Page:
And quality? Well, it’s not bad – not as solid in feel as a VW or a Kia but generally quite good. However, that comes with the caveat of just how many cabin squeaks and rattles will be generated by those big 20” alloys rolling over Irish road surfaces…
Do they cripple the ride quality? It’s a little hard to say. The roads around Bordeaux, swopping in long, Roman straights between vineyards, were hardly the sternest test for the Scenic’s suspension (which Renault engineers aver is better than ever because it has been tuned for one wheel size, with no others about which to worry) but we definitely felt some pitching, chopping and fidgeting. It wasn’t excessive, but then the roads were generally glass-like, so it’s impossible for us to tell, yet, what it’ll be like in Irish conditions.
There seems to be no benefit to handling from the larger wheels. The Scenic’s steering is totally disconnected and over-light and the handling tends to the roly-poly end of the scale.
It is not in the least bit exciting to drive, but on longer, straighter journeys it should prove a tolerable companion, in spite of some fairly cacophonous wind noise from around the mirrors.
At least the seats are comfortable (long since a Renault speciality) and practicality is good. Three child seats will easily fit across the back bench of either Scenic or Grand Scenic, although it’s worth noting that that back bench now really is a bench – no more individual seating in the back. The third-row seats in the Grand Scenic are useful but small, for kids only really.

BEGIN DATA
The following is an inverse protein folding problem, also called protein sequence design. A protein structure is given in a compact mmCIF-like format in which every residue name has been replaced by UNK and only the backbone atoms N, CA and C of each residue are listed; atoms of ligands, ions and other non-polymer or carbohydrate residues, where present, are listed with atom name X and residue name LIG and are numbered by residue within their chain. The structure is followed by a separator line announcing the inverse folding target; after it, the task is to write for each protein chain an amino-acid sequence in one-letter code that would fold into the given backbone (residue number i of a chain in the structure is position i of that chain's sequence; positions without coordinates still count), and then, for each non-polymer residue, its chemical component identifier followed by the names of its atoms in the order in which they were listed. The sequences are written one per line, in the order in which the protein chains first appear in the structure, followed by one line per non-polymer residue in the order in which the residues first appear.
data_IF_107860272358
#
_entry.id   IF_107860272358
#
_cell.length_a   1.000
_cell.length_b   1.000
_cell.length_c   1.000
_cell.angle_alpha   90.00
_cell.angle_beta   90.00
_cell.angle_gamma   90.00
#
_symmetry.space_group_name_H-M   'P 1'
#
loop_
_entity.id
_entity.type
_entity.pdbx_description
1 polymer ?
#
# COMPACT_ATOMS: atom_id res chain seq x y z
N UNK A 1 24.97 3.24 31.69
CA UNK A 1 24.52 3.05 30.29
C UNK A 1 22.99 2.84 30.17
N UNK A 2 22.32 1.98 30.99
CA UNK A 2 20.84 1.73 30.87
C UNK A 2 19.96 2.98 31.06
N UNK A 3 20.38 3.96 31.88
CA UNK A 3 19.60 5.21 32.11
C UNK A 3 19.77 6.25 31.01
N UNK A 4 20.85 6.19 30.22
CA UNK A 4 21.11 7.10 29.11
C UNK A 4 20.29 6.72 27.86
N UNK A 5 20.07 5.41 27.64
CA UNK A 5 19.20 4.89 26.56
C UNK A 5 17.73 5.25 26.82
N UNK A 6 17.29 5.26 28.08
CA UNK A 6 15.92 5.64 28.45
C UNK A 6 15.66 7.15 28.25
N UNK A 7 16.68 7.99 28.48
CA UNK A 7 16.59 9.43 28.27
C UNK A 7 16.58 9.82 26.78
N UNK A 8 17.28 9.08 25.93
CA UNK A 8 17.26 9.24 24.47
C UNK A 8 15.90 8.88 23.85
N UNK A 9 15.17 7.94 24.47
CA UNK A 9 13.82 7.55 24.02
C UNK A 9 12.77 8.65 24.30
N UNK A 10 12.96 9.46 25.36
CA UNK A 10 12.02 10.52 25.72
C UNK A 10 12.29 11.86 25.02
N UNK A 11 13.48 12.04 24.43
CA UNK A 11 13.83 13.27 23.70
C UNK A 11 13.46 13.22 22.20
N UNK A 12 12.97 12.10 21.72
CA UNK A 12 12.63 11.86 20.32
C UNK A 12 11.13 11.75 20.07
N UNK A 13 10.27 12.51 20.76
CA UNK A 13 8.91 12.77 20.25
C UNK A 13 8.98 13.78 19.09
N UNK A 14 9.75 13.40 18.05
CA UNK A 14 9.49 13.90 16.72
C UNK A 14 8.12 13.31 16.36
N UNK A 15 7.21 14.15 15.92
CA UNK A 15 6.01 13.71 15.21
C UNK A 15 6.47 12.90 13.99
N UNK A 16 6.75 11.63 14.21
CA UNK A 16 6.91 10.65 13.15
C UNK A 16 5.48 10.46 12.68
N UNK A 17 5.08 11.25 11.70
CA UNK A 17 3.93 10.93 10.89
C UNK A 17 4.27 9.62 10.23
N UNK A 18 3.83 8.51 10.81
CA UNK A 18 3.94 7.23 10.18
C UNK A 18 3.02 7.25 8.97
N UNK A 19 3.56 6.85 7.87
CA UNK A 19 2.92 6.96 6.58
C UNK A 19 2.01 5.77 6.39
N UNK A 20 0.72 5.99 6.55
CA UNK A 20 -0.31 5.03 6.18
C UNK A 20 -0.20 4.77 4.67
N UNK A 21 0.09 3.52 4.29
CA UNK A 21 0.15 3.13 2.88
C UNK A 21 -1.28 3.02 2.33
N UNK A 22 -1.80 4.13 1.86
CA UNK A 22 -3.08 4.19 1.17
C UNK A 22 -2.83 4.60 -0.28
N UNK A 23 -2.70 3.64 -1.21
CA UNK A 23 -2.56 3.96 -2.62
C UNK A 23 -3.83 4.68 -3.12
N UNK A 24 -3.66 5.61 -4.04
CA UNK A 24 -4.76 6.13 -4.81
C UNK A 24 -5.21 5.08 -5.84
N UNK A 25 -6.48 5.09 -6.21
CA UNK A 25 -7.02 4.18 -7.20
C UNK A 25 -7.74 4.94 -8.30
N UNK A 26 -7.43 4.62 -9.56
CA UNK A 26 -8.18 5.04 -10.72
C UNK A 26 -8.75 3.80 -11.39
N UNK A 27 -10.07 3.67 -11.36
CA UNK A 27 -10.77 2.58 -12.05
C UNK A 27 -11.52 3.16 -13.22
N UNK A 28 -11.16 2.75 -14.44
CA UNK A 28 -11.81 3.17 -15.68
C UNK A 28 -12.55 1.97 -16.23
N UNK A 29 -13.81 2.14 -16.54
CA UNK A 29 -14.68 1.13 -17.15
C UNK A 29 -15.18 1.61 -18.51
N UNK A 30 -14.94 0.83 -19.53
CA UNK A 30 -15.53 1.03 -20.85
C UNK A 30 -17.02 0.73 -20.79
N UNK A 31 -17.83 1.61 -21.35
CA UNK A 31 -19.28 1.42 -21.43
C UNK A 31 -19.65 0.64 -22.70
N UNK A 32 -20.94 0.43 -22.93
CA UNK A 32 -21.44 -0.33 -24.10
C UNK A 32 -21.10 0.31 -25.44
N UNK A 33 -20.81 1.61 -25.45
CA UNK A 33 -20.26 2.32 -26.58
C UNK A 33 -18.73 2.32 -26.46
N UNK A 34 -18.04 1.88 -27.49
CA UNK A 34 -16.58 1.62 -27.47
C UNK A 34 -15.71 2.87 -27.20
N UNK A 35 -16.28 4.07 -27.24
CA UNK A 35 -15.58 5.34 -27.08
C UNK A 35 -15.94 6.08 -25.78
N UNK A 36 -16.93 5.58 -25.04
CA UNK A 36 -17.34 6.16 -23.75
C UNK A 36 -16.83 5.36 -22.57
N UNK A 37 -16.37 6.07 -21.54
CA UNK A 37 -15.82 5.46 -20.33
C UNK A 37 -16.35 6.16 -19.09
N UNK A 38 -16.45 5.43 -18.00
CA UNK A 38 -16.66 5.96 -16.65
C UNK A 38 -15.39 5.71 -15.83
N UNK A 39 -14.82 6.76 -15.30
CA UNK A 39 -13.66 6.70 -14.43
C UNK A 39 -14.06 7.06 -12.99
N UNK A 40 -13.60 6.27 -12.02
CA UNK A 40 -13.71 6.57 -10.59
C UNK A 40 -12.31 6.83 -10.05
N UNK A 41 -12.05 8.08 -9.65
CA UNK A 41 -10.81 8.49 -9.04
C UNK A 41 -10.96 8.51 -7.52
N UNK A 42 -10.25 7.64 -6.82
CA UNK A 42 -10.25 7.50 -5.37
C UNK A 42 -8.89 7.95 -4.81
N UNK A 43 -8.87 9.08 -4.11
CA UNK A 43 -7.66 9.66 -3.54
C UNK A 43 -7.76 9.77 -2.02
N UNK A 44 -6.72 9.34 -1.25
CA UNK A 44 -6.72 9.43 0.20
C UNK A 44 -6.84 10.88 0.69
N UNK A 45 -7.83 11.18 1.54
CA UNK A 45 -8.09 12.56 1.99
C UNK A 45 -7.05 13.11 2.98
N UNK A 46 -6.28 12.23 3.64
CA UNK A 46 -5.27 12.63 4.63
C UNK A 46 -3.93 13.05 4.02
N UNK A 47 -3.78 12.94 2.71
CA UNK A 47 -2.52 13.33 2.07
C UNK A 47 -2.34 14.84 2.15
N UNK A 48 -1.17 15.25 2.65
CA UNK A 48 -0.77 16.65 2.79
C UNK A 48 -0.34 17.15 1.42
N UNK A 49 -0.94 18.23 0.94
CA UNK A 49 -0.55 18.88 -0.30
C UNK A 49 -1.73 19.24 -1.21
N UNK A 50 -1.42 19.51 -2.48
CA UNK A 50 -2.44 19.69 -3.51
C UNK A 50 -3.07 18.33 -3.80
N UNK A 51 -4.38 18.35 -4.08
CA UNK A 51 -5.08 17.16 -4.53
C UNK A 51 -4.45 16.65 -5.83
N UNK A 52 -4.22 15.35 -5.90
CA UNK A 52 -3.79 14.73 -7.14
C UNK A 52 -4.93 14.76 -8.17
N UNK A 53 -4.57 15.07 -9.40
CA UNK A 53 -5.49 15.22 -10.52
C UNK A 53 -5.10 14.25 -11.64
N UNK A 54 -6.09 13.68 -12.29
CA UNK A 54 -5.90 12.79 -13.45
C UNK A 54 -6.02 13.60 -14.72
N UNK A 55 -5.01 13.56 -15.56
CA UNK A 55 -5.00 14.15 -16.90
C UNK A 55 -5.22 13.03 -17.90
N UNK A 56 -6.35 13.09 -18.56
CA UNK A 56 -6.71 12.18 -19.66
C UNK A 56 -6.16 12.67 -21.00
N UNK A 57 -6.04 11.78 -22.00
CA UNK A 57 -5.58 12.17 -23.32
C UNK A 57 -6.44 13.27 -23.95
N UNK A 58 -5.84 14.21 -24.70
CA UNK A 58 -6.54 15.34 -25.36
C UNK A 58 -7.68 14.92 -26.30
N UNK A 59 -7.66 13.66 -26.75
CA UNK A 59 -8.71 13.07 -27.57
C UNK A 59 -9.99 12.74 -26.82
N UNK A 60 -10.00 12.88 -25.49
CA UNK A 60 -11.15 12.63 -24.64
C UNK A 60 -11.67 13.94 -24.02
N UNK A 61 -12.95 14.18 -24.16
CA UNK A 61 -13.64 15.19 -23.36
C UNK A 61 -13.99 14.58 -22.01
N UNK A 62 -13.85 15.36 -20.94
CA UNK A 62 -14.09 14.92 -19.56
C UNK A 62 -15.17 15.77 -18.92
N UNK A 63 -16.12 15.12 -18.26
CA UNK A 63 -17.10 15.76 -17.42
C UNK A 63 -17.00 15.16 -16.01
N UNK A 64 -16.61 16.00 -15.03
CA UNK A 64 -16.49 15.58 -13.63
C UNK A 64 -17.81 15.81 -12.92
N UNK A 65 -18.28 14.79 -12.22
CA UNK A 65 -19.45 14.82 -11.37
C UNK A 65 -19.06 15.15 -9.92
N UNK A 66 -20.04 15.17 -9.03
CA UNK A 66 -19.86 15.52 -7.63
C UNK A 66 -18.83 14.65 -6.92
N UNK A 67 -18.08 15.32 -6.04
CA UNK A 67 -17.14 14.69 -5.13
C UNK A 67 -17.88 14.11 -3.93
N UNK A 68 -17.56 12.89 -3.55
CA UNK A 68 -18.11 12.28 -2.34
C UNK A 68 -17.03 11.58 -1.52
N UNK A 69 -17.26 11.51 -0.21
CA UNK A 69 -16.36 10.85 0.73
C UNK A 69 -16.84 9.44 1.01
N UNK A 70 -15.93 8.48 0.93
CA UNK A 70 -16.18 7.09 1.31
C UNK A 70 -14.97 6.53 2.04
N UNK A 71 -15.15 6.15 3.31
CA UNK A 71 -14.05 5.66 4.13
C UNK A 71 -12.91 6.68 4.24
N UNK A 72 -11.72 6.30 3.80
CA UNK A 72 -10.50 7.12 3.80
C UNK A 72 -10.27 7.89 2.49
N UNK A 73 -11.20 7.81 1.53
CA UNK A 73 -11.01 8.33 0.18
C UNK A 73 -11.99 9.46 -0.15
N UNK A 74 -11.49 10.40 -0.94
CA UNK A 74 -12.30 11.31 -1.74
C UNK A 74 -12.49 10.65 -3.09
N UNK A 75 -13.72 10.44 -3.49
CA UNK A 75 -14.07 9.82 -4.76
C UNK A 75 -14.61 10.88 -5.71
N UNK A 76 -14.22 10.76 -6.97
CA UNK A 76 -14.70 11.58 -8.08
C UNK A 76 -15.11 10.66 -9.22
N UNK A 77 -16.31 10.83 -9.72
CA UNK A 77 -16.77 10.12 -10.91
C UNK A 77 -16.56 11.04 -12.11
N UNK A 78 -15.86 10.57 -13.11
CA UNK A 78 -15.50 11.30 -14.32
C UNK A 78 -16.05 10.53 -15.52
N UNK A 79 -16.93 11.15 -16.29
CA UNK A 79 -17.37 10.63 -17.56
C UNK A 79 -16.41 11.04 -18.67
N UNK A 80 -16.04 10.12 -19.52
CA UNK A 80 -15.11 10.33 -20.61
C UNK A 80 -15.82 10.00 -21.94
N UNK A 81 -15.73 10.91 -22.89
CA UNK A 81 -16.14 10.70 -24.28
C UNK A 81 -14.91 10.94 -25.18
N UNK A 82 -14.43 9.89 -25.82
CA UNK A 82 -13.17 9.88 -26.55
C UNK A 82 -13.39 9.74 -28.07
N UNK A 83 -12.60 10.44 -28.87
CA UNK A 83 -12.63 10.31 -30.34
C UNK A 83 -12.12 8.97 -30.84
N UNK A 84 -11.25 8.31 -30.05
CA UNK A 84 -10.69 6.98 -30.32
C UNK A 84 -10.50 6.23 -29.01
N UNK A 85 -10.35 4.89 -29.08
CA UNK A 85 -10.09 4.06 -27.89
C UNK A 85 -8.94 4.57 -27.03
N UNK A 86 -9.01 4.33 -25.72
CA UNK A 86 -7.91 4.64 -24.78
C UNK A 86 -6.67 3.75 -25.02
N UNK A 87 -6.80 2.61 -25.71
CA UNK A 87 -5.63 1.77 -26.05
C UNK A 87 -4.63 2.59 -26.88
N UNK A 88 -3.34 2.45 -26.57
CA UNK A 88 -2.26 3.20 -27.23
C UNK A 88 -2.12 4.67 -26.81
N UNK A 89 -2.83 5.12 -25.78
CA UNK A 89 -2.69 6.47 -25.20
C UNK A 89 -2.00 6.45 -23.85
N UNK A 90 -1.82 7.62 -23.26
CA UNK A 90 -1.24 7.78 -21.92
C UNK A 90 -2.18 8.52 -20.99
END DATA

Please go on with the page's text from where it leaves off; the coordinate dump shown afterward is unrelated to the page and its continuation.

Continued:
Engine wise, the 1.6 dCi diesel is rather noisy and growly and makes for an unhappy companion with the seven-speed dual clutch EDC gearbox. The 130hp 1.2-litre turbo petrol was rather better, if still a tad noisy. Best of the bunch was the 1.5 dCi 110hp diesel with a mild-hybrid assistance.
It won’t run on electric power only, but a 48-volt battery and an electric motor boost the engine’s torque by about 20Nm at key moments, so it feels livelier, seems quieter than the 1.6 and achieved better than 53mpg in mostly urban driving. Its emissions dip as low as 92g/km too, but there’s likely to be a significant price premium.
But who will buy one? Much depends on the price, upon which Renault Ireland has not yet decided and it seems likely that, as with most new vehicles from a mainstream manufacturer, there will be an attempt made to "move upmarket".
Certainly, there won’t be a cheap-y entry-level €23k Scenic as there is now, but one has to consider that standard safety equipment has seriously increased, and will include autonomous emergency braking with pedestrian detection.
Even so, who will be interested? Will the sexier styling and the child-friendly cabin be enough to steer buyers away from their SUVs? Or should van den Acker have just given up and done another crossover?
The lowdown: Renault Grand Scenic 1.6 dCi.
Top speed: 190km/h.
Claimed economy: 4.5-litres per 100km (62mpg).
CO2 emissions: 116g/km.
Motor tax: €200 per annum.
Verdict: The most stylish MPV around? Probably, but has the SUV boom already left it behind?
Our rating: 3/5